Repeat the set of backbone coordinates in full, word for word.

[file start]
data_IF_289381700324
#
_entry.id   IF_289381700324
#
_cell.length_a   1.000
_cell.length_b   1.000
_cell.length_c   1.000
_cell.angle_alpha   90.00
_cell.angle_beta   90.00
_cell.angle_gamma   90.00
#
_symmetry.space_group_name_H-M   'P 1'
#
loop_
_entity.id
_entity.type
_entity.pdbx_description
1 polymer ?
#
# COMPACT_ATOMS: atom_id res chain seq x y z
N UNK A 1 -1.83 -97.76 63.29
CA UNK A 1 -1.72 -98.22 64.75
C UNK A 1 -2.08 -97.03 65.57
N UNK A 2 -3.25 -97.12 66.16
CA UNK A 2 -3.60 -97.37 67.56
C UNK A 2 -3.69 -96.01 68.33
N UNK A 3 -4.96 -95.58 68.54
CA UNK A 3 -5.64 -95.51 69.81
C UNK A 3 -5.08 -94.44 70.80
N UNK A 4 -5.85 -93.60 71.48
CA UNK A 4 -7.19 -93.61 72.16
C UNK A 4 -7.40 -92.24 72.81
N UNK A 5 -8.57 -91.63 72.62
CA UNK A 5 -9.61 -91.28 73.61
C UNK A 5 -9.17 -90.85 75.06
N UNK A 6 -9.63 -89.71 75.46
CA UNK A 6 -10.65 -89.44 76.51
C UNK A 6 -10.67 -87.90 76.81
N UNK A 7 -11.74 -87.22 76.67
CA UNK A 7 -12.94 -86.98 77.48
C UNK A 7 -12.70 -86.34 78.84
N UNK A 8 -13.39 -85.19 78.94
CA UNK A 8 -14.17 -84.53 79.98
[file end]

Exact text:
data_IF_289381700324
#
_entry.id   IF_289381700324
#
_cell.length_a   1.000
_cell.length_b   1.000
_cell.length_c   1.000
_cell.angle_alpha   90.00
_cell.angle_beta   90.00
_cell.angle_gamma   90.00
#
_symmetry.space_group_name_H-M   'P 1'
#
loop_
_entity.id
_entity.type
_entity.pdbx_description
1 polymer ?
#
# COMPACT_ATOMS: atom_id res chain seq x y z
N UNK A 1 -1.83 -97.76 63.29
CA UNK A 1 -1.72 -98.22 64.75
C UNK A 1 -2.08 -97.03 65.57
N UNK A 2 -3.25 -97.12 66.16
CA UNK A 2 -3.60 -97.37 67.56
C UNK A 2 -3.69 -96.01 68.33
N UNK A 3 -4.96 -95.58 68.54
CA UNK A 3 -5.64 -95.51 69.81
C UNK A 3 -5.08 -94.44 70.80
N UNK A 4 -5.85 -93.60 71.48
CA UNK A 4 -7.19 -93.61 72.16
C UNK A 4 -7.40 -92.24 72.81
N UNK A 5 -8.57 -91.63 72.62
CA UNK A 5 -9.61 -91.28 73.61
C UNK A 5 -9.17 -90.85 75.06
N UNK A 6 -9.63 -89.71 75.46
CA UNK A 6 -10.65 -89.44 76.51
C UNK A 6 -10.67 -87.90 76.81
N UNK A 7 -11.74 -87.22 76.67
CA UNK A 7 -12.94 -86.98 77.48
C UNK A 7 -12.70 -86.34 78.84
N UNK A 8 -13.39 -85.19 78.94
CA UNK A 8 -14.17 -84.53 79.98